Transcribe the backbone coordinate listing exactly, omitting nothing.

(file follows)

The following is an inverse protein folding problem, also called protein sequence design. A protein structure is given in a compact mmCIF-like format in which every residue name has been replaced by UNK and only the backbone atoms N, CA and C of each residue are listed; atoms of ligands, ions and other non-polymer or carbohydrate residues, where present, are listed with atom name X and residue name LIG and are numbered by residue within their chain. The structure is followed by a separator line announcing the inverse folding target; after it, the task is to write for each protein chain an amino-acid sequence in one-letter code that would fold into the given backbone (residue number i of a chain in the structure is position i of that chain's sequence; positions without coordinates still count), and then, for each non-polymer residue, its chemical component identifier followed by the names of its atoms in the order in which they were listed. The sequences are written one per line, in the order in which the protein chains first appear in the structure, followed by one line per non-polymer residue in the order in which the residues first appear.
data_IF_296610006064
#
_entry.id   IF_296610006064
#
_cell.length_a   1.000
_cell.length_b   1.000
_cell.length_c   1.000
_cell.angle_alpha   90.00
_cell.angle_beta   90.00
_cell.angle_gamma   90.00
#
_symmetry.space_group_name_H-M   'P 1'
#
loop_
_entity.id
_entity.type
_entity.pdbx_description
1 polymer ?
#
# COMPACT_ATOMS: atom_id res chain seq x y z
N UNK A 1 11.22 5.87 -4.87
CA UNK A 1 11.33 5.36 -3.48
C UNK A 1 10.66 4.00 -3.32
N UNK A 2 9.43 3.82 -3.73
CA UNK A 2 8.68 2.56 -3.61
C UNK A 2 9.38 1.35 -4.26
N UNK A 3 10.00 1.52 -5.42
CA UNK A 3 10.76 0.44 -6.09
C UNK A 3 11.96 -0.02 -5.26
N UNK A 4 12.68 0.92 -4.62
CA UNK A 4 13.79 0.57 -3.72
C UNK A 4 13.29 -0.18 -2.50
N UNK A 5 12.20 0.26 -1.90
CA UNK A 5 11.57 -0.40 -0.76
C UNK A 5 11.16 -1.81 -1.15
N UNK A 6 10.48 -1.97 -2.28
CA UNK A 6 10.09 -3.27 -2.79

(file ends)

The following is an inverse protein folding problem, also called protein sequence design. A protein structure is given in a compact mmCIF-like format in which every residue name has been replaced by UNK and only the backbone atoms N, CA and C of each residue are listed; atoms of ligands, ions and other non-polymer or carbohydrate residues, where present, are listed with atom name X and residue name LIG and are numbered by residue within their chain. The structure is followed by a separator line announcing the inverse folding target; after it, the task is to write for each protein chain an amino-acid sequence in one-letter code that would fold into the given backbone (residue number i of a chain in the structure is position i of that chain's sequence; positions without coordinates still count), and then, for each non-polymer residue, its chemical component identifier followed by the names of its atoms in the order in which they were listed. The sequences are written one per line, in the order in which the protein chains first appear in the structure, followed by one line per non-polymer residue in the order in which the residues first appear.
data_IF_296610006064
#
_entry.id   IF_296610006064
#
_cell.length_a   1.000
_cell.length_b   1.000
_cell.length_c   1.000
_cell.angle_alpha   90.00
_cell.angle_beta   90.00
_cell.angle_gamma   90.00
#
_symmetry.space_group_name_H-M   'P 1'
#
loop_
_entity.id
_entity.type
_entity.pdbx_description
1 polymer ?
#
# COMPACT_ATOMS: atom_id res chain seq x y z
N UNK A 1 11.22 5.87 -4.87
CA UNK A 1 11.33 5.36 -3.48
C UNK A 1 10.66 4.00 -3.32
N UNK A 2 9.43 3.82 -3.73
CA UNK A 2 8.68 2.56 -3.61
C UNK A 2 9.38 1.35 -4.26
N UNK A 3 10.00 1.52 -5.42
CA UNK A 3 10.76 0.44 -6.09
C UNK A 3 11.96 -0.02 -5.26
N UNK A 4 12.68 0.92 -4.62
CA UNK A 4 13.79 0.57 -3.72
C UNK A 4 13.29 -0.18 -2.50
N UNK A 5 12.20 0.26 -1.90
CA UNK A 5 11.57 -0.40 -0.76
C UNK A 5 11.16 -1.81 -1.15
N UNK A 6 10.48 -1.97 -2.28
CA UNK A 6 10.09 -3.27 -2.79